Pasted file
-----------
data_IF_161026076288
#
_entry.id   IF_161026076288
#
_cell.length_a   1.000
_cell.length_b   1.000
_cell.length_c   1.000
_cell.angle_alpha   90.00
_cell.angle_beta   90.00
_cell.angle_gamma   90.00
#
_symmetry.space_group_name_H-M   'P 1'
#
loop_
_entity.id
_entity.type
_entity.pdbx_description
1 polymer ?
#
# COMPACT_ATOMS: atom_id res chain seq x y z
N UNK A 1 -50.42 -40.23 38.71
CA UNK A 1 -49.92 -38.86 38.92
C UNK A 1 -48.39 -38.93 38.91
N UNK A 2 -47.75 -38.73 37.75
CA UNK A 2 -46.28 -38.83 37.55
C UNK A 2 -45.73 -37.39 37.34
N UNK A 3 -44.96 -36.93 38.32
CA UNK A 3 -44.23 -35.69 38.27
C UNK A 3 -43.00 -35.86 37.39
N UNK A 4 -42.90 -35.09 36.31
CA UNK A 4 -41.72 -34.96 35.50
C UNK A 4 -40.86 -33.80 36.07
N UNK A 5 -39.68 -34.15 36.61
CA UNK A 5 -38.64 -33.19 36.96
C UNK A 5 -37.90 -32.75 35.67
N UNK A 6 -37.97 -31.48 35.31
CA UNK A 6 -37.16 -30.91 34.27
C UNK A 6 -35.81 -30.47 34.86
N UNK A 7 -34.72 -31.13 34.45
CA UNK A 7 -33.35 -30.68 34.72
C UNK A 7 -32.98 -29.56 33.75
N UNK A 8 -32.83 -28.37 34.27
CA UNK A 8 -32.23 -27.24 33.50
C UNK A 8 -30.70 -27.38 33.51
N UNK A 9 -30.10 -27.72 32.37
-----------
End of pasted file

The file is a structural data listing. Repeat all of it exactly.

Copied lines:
data_IF_161026076288
#
_entry.id   IF_161026076288
#
_cell.length_a   1.000
_cell.length_b   1.000
_cell.length_c   1.000
_cell.angle_alpha   90.00
_cell.angle_beta   90.00
_cell.angle_gamma   90.00
#
_symmetry.space_group_name_H-M   'P 1'
#
loop_
_entity.id
_entity.type
_entity.pdbx_description
1 polymer ?
#
# COMPACT_ATOMS: atom_id res chain seq x y z
N UNK A 1 -50.42 -40.23 38.71
CA UNK A 1 -49.92 -38.86 38.92
C UNK A 1 -48.39 -38.93 38.91
N UNK A 2 -47.75 -38.73 37.75
CA UNK A 2 -46.28 -38.83 37.55
C UNK A 2 -45.73 -37.39 37.34
N UNK A 3 -44.96 -36.93 38.32
CA UNK A 3 -44.23 -35.69 38.27
C UNK A 3 -43.00 -35.86 37.39
N UNK A 4 -42.90 -35.09 36.31
CA UNK A 4 -41.72 -34.96 35.50
C UNK A 4 -40.86 -33.80 36.07
N UNK A 5 -39.68 -34.15 36.61
CA UNK A 5 -38.64 -33.19 36.96
C UNK A 5 -37.90 -32.75 35.67
N UNK A 6 -37.97 -31.48 35.31
CA UNK A 6 -37.16 -30.91 34.27
C UNK A 6 -35.81 -30.47 34.86
N UNK A 7 -34.72 -31.13 34.45
CA UNK A 7 -33.35 -30.68 34.72
C UNK A 7 -32.98 -29.56 33.75
N UNK A 8 -32.83 -28.37 34.27
CA UNK A 8 -32.23 -27.24 33.50
C UNK A 8 -30.70 -27.38 33.51
N UNK A 9 -30.10 -27.72 32.37